The Law of Diminishing Returns
So, you’re considering implementing a sustainable quality-control system for your production processes, but something is eating at you. A frequent objection I hear is: “It takes too long to do a checklist, so I would expect a diminishing return on the time I’ve invested!”
In other words, you’re thinking that the time and money you save by NOT using a Quality-Control Checklist is greater than the cost of errors incurred. OK, let’s think about that!
Many have concluded that, “Errors are just the cost of doing business in our industry.”
I would ask those who raise the cost objection: “Have you ever measured and benchmarked the process of completing a checklist vs. the number and the cost of errors incurred?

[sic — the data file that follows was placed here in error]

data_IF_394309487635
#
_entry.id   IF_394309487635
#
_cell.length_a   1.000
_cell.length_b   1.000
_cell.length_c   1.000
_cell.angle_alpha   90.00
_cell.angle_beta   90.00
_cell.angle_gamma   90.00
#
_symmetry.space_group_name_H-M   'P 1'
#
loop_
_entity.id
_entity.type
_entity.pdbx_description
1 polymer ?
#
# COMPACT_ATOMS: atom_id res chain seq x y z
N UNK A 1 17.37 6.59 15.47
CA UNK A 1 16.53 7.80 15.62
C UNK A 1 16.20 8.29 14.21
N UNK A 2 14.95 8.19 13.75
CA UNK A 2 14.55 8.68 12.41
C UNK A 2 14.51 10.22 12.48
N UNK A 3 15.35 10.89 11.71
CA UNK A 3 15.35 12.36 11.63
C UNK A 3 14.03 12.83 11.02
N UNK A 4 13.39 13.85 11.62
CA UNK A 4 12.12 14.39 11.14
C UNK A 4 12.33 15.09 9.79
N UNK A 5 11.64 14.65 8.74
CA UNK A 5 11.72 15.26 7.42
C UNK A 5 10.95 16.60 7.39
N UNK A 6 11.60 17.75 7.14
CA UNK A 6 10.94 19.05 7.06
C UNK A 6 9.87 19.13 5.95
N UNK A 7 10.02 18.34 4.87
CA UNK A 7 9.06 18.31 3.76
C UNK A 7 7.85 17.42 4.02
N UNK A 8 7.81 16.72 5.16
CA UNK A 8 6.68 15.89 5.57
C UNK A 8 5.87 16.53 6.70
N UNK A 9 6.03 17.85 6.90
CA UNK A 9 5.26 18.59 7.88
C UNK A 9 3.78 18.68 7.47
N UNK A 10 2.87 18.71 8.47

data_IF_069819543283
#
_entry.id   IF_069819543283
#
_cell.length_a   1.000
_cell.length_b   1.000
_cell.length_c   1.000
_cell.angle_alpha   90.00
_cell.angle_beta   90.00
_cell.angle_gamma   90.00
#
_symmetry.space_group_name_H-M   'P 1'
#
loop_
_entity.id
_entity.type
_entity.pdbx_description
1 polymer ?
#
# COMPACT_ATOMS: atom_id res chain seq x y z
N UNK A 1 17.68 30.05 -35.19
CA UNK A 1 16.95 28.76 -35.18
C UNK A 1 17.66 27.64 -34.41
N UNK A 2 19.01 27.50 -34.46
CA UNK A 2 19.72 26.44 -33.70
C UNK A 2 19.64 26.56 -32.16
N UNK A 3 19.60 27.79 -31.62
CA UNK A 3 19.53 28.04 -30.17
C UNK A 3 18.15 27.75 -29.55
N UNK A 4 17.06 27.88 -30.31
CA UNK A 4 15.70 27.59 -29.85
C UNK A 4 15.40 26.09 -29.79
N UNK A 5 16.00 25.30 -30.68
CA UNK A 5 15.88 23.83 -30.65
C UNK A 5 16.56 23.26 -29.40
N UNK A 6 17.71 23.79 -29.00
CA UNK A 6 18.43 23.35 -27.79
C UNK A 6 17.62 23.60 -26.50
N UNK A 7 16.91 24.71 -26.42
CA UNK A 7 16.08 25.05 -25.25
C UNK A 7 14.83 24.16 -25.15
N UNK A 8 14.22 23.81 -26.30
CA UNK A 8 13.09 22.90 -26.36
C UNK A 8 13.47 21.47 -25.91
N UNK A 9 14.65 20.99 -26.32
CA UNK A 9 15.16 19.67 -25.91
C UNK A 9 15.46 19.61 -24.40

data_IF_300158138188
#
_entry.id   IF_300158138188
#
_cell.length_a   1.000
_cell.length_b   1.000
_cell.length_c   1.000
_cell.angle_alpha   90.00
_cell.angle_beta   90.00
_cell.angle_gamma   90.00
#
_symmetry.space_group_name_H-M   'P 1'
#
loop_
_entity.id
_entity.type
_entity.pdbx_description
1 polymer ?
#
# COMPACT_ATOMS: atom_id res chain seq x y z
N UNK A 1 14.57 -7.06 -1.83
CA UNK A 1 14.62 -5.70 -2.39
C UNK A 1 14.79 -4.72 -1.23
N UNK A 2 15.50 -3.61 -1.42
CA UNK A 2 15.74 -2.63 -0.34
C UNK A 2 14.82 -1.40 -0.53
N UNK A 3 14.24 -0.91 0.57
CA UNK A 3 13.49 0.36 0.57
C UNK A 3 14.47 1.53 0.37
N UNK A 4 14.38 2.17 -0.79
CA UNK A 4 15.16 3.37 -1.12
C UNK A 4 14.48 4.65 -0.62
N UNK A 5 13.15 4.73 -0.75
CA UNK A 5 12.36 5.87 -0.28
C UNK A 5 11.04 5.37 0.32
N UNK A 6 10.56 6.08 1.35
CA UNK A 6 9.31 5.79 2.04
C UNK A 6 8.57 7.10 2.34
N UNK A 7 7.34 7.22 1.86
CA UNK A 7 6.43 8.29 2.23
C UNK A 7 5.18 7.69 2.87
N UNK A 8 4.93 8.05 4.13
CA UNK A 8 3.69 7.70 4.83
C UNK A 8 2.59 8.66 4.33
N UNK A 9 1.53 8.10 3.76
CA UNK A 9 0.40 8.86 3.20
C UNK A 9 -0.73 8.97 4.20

If I were asked the same question, my answer would be YES! We HAVE measured the process of completing a checklist against the number and cost of errors incurred—for more than 15 years and for every key process—and we would NEVER go back to the so-called ”normal way of doing business.“
Why is that?
Over the years, our reports have PROVEN that using quality-control systems is NOT a diminishing return on investment; rather, the time and money saved is astounding, and some other benefits have been priceless!
Something that is overlooked by skeptics of quality-control systems is that they have only considered the cost of a job having to be REWORKED. They fail to include other nonconforming errors that happen all day, every day in most businesses.
Data input errors or lack of job specs—Meaning, one department has to call other departments looking for information to complete a job. That’s wasted time, at best; and at worst, the job is spoiled due to lack of information. You get the same old lame excuses: “Nobody told me,” and/or “It wasn’t written on the Job Ticket.”